When I hear the words Trinidad and carnival, it takes me back 70 years to a song popular during World War II. Rum And Coca Cola, recorded by the Andrews Sisters, topped all the music charts for much of 1945. It became a kind of welcome home anthem for me and ten million others returning from World War 2.
Actually, for that time, the lyrics about Trinidad, especially hinting about U.S. troops stationed there, were quite racy. Here’s an excerpt:
Drinkin’ rum and Coca-Cola.
Go down Point Koomahnah.
Both mothah and dawtah
Workin’ for the Yankee dollah.
Out on Manzanilla Beach,
G.I. romance with native peach.
All night long make tropic love;
Next day sit in hot sun to cool off!
Four years earlier, as a 15-year-old reporter, I interviewed the Andrews Sisters for my high school newspaper. It was a very hot June 1941 day at Philly’s downtown Earle Theater. There was no air conditioning backstage during our meeting. I was goggle-eyed as the three older women (way, way up in their late 20s) talked and walked calmly around the hot dressing room in skimpy underwear.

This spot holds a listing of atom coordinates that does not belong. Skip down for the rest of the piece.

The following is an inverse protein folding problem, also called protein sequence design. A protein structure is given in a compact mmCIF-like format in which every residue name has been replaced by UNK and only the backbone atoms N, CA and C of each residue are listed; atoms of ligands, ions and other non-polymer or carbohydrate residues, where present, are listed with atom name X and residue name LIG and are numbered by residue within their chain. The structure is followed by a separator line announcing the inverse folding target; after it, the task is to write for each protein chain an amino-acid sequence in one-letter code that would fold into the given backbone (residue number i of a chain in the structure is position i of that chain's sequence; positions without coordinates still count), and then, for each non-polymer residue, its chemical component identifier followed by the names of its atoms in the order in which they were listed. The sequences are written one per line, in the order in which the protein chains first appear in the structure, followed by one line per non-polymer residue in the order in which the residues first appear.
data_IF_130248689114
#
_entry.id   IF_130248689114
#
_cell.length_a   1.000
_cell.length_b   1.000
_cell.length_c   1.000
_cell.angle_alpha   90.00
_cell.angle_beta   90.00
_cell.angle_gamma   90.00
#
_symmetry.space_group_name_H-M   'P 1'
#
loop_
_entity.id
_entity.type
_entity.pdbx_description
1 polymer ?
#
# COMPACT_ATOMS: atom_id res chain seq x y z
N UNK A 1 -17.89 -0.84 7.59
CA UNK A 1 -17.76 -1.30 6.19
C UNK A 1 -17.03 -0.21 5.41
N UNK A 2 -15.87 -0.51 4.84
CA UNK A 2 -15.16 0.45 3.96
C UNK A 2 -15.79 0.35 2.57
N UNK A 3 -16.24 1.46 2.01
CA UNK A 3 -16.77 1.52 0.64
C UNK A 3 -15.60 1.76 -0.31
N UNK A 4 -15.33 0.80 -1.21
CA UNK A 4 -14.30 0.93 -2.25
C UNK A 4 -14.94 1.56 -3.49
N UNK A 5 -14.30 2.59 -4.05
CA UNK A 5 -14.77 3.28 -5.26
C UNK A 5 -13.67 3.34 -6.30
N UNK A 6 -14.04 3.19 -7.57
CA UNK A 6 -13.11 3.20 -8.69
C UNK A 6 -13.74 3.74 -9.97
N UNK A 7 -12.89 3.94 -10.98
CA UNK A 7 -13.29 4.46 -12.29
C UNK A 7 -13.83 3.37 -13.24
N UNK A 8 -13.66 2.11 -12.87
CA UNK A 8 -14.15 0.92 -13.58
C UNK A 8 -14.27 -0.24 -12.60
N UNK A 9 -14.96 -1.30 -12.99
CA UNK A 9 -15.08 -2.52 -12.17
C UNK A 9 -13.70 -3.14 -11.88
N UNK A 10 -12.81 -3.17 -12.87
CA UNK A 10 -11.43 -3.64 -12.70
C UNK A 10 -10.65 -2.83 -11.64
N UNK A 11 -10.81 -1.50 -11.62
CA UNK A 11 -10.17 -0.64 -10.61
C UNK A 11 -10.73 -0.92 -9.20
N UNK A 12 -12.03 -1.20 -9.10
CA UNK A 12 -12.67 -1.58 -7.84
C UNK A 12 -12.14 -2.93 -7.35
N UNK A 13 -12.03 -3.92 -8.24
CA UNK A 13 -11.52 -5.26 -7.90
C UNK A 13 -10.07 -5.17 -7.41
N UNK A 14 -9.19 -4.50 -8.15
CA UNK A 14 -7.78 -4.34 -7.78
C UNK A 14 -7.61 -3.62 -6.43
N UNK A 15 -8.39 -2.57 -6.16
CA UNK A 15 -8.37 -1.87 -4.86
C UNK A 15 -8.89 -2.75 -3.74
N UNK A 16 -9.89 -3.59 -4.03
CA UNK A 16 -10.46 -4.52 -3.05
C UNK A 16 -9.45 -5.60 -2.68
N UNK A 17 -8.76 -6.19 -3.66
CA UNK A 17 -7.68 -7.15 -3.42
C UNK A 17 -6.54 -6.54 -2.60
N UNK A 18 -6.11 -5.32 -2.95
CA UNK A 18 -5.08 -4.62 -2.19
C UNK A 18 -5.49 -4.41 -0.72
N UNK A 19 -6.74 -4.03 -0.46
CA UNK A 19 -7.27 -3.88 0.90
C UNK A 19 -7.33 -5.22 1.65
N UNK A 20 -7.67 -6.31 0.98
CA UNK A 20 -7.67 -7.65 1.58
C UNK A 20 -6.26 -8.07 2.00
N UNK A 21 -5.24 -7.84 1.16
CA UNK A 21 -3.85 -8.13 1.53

They were very cooperative in answering my questions, and gave me a front-row seat to their next performance. For that, they were formally dressed in evening gowns. Also, the sisters sang a popular melody, “I’ll Be With You In Apple Blossom Time”. Four years later, it became another anthem for returning WW2 veterans.